Ep 524 – Believing Parents

Panel Discussion

Posted September 30th, 2018

How do you relate to believing parents when it is clear that you no longer believe in many things that are most important to them?  Would you give your believing father a priesthood blessing even after resigning from the Mormon church?  Matt and his wife Kristin talk to Tom about the difficulty of connecting and communicating with our believing parents and share a recent example of a challenging but incredibly rewarding act of love.  Matt’s “So Many Later’s” Spotify Playslist.



  • Ian

    Guys. Thank you. I know you guys have to feel weary of talking about straight Mormon / faith transition issues. But thank you. I loved this episode, and needed to hear it.

  • I almost didn’t listen to this…my parents are long gone, and they were never believing, but I was so touched by this. Thanks so much for sharing. I am sure we can all benefit by trying to understand how others might perceive what we are saying. Matt, your dad helped shape who you are, good and bad, and someone shaped who he is. I am glad you realized that, and are going to stop the cycle of making your kids be afraid to be in their own home.

  • Tracy Tomlinson Averett

    I loved this episode. I too struggle with talking father, who after my mom’s death became a Born Again Mormon, which led him to be sealed to a Nazi Mormon for All Time and Eternity… Needless to say the last three years have been very difficult. I thought the blessing was beautiful, I wish I could do something like that for my father… But me being a woman he would see it as I am making fun of his beliefs. I will keep trying to get through to him.

  • Matthew A

    Thanks guys. It’s great to hear raw accounts of how others handle these situations. That being said, my old legalistic Mormon self has to know something. Matt, didn’t I hear you talk in a previous episode about handing in your resignation to your bishop? If so, doesn’t that cancel all ordinances and ordinations? Doesn’t that therefore mean that you can’t “technically” invoke the authority of the Melchizedek priesthood for blessings? Not that invoking that authority means a damn thing in reality, but in the magical Mormon realm I would have absolutely wondered if your blessing was legit. Mostly I’m just anticipating the awkward looks around the room like, “Is he allowed to do this?” if I ever tried it.

    • Matt

      The only authority I need is Love.

      • Matthew A

        I completely agree with you, but I’ll never forget that this is how the church treats that sentiment. https://youtu.be/0_x8IMyMqLA?t=2m17s

        • Brrrrr

          Good idea, invoke the wisdom of morons.

    • Brrrrr

      Your legalistic point is exactly what makes Matt’s move pure genius. Parents should throw church legalism under the bus to promote family harmony.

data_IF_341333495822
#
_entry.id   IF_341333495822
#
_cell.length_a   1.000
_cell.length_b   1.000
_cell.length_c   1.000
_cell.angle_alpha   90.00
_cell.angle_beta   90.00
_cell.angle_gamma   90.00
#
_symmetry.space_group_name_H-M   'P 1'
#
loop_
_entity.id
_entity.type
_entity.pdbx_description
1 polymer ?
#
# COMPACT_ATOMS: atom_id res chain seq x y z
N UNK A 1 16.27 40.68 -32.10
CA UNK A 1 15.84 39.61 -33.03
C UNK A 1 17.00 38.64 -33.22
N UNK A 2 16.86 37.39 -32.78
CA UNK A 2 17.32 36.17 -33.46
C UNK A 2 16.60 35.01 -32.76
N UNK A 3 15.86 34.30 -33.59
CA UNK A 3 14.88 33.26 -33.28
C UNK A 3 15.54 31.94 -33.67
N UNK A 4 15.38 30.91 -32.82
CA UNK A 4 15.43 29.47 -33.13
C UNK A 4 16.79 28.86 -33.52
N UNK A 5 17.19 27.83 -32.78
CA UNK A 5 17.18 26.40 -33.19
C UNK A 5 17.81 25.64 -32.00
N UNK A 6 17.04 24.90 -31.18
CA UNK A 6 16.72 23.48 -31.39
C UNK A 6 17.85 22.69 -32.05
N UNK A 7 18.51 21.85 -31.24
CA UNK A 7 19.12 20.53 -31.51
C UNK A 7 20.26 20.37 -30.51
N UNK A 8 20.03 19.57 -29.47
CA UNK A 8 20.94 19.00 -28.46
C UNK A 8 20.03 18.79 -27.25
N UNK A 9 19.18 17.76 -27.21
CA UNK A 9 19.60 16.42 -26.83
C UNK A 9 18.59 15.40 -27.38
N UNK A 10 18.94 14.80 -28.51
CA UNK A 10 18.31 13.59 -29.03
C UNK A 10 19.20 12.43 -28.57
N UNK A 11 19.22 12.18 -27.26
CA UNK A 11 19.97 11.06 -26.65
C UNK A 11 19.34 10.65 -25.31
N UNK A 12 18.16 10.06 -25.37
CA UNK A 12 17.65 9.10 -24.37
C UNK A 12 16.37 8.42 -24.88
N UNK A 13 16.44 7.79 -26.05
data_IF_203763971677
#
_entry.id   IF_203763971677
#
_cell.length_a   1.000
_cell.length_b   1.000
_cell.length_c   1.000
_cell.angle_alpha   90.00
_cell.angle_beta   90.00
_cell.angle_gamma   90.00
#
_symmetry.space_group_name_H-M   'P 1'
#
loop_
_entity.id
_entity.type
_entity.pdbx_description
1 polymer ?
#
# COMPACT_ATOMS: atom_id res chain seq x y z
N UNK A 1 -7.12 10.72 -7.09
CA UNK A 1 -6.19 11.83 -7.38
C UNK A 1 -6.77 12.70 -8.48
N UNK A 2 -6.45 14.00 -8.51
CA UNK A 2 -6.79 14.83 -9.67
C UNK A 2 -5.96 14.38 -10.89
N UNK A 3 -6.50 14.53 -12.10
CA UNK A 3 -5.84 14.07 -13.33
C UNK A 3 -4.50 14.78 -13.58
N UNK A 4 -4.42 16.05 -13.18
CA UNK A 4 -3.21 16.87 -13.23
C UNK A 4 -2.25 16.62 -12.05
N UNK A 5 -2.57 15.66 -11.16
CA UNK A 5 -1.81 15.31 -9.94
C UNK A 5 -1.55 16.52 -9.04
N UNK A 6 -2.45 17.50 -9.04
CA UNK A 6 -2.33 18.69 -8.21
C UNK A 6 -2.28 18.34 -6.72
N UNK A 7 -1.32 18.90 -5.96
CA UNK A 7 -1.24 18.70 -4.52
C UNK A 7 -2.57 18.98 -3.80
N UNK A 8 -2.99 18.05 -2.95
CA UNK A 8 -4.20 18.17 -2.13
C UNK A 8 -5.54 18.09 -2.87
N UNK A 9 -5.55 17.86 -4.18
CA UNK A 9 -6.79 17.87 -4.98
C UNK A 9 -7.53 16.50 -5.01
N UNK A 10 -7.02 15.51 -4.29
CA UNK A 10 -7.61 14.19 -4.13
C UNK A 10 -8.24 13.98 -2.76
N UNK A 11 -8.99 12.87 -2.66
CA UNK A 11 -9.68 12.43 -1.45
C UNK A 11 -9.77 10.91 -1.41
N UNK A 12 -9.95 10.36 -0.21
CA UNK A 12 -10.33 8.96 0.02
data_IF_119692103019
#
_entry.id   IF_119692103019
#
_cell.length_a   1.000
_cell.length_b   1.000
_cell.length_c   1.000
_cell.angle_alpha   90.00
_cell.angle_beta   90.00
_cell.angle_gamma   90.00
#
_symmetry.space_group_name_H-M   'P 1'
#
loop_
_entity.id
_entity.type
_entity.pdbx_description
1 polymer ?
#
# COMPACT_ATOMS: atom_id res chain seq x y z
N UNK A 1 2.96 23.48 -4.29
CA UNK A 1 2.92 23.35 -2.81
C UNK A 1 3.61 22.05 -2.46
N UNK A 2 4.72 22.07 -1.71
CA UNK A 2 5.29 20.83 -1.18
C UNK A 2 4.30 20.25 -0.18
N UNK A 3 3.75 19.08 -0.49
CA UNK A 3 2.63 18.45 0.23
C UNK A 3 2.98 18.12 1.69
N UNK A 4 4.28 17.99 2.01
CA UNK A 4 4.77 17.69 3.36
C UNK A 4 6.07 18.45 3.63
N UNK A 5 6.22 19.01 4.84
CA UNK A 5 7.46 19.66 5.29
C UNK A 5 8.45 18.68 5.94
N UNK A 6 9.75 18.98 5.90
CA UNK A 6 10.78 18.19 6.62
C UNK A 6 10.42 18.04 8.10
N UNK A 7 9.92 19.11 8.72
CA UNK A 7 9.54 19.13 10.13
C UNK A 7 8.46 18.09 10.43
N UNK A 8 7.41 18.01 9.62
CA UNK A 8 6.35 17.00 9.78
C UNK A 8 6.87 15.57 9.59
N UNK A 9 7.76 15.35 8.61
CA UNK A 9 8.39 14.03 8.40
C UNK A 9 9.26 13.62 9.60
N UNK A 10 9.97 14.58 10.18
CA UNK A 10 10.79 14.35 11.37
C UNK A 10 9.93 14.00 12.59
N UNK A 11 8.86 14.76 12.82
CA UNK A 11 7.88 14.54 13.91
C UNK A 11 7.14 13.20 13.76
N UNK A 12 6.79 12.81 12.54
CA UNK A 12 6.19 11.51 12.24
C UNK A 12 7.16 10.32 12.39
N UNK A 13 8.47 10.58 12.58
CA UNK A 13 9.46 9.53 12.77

• Christian Braithwaite

    Fantastic discussion – thank you so much for the insightful dialogue. Every single ExMo with believing parents will just be nodding their heads in agreement the entire time.

    The role of “Patriarch” is problematic; and a real obstacle for Mormon Parents to evolve in their relationship with their adult children. It’s a damn good thing the Celestial Kingdom isn’t a real place, because when it comes down to it, it would just be a place where a bunch of adult couples are eternally trying to assert their patriarchal role on the rest of their family.

    Matt, I loved your story. You are becoming my personal Ex-Mo Aristotle. I loved how you equated giving your father a blessing to “speaking his language”. I think speaking the language of our believing family members is a great bridge to healing for everyone.

  • Christian Braithwaite

    As Greg Prince once put it “For anyone who has never really thought through the dynamic of the Celestial Kingdom – just ask yourself “Whose house do we go to for Thanksgiving, and how many Turkeys do we need”?

  • Leslie North

    Good Stuff and so much to unpack to get at what happened. 1)Matt added a ritual to bust thru the ego-mind. The ritual is not magic, but the process of slipping past the roles and ego is magic.

    2) All those platitudes that you mentioned at the end like – Be the Change you want to see in the world, – Love others as you love yourself, the Kingdom is within you, change yourself, find peace within yourself, bla,bla,bla, – are not necessarily a “to do” list, but they are a description of what you felt brought success and connection. Others and yourself have had to put into words something real – love – and all the words seem trite, silly and inadequate. They are descriptions, not prescriptions.

    Some of my favorites of IOT are because they bring a smile and laughter, but there are a few that are deep and very important for those transitioning into post, postMormon. 5 stars.